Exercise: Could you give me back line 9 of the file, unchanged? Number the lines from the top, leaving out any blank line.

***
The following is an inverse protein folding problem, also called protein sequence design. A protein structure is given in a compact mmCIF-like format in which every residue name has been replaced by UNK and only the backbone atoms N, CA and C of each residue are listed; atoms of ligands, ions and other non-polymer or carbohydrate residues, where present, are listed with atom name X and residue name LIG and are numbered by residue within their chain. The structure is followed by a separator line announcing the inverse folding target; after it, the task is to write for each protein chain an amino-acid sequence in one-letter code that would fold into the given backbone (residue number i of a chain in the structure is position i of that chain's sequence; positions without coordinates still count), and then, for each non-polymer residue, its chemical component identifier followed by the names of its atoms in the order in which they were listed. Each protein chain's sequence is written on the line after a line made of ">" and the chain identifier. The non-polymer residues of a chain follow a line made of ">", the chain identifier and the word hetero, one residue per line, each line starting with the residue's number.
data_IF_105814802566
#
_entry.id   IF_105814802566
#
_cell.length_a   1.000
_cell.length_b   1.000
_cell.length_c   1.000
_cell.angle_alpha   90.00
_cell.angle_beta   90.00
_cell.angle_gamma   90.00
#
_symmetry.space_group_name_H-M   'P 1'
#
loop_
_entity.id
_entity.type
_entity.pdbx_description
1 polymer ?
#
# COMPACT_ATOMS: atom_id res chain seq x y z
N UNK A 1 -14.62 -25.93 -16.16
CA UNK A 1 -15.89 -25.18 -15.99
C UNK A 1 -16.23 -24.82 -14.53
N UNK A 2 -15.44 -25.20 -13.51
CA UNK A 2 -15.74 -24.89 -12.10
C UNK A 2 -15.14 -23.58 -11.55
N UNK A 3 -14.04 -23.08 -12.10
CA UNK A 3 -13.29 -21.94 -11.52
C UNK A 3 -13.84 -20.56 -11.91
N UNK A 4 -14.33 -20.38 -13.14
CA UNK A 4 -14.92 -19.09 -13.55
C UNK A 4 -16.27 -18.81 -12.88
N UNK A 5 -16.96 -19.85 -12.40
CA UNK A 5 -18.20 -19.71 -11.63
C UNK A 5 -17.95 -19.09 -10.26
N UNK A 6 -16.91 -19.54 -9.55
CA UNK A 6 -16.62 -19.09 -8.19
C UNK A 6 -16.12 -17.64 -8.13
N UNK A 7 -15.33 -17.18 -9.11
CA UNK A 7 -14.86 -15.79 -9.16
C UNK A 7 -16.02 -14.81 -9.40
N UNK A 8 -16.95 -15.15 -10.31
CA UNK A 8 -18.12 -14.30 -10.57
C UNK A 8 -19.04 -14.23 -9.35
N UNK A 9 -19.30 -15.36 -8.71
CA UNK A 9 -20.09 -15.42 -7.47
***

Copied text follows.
_cell.angle_alpha   90.00